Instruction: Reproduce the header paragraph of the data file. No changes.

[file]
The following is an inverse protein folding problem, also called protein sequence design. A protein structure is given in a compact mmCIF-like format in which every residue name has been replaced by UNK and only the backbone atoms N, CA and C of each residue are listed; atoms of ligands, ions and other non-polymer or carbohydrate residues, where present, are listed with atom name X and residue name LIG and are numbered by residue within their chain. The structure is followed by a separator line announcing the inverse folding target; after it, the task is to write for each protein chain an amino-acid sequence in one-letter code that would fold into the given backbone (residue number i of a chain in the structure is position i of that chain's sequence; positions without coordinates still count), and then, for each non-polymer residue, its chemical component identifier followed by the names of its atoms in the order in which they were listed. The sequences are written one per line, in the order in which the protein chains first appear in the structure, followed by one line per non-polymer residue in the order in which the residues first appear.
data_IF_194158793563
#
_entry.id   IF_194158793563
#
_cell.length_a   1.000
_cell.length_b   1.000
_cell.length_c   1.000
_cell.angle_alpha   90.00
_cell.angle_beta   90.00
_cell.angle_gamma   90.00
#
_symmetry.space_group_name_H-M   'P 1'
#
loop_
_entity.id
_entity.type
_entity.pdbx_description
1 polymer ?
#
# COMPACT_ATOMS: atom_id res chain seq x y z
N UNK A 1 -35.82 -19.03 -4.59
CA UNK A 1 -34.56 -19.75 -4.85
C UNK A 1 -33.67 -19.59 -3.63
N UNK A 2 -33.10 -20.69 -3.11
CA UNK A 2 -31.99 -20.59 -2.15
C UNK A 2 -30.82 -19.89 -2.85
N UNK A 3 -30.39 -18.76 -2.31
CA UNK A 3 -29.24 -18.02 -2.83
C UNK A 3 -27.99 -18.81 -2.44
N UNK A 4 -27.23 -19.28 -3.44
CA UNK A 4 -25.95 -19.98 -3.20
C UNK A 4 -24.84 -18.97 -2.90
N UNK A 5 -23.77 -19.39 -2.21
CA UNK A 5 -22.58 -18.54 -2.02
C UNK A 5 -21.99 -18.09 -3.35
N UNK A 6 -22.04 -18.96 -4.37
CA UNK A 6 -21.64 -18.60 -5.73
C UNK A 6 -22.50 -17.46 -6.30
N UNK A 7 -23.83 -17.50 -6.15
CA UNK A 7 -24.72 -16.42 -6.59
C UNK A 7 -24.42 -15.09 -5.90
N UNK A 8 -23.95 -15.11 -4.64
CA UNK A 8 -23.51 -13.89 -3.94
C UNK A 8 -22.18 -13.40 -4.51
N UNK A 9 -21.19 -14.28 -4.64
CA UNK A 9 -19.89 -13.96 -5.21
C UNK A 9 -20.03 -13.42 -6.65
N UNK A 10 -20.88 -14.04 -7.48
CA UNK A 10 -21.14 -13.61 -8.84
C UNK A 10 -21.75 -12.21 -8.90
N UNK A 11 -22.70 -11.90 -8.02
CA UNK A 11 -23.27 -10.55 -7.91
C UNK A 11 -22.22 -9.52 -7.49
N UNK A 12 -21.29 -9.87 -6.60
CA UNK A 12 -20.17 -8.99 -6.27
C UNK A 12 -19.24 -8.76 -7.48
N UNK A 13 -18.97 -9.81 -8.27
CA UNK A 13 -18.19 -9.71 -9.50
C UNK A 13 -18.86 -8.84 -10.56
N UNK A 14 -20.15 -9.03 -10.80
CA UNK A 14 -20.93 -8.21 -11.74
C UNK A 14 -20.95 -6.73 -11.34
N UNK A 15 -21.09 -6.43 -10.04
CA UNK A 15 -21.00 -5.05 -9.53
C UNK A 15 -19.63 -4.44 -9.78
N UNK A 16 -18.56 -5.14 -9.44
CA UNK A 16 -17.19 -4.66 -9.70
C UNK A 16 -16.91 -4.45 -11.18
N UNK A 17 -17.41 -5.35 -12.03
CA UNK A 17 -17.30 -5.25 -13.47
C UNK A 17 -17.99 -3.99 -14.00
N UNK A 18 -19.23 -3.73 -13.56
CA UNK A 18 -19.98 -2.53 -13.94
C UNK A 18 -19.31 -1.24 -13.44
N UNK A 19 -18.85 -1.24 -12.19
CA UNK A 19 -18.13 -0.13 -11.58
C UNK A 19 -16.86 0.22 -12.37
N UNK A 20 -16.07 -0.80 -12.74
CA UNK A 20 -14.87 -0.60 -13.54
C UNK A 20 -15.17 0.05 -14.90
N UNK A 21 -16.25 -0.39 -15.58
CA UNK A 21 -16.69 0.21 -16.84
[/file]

The following is an inverse protein folding problem, also called protein sequence design. A protein structure is given in a compact mmCIF-like format in which every residue name has been replaced by UNK and only the backbone atoms N, CA and C of each residue are listed; atoms of ligands, ions and other non-polymer or carbohydrate residues, where present, are listed with atom name X and residue name LIG and are numbered by residue within their chain. The structure is followed by a separator line announcing the inverse folding target; after it, the task is to write for each protein chain an amino-acid sequence in one-letter code that would fold into the given backbone (residue number i of a chain in the structure is position i of that chain's sequence; positions without coordinates still count), and then, for each non-polymer residue, its chemical component identifier followed by the names of its atoms in the order in which they were listed. The sequences are written one per line, in the order in which the protein chains first appear in the structure, followed by one line per non-polymer residue in the order in which the residues first appear.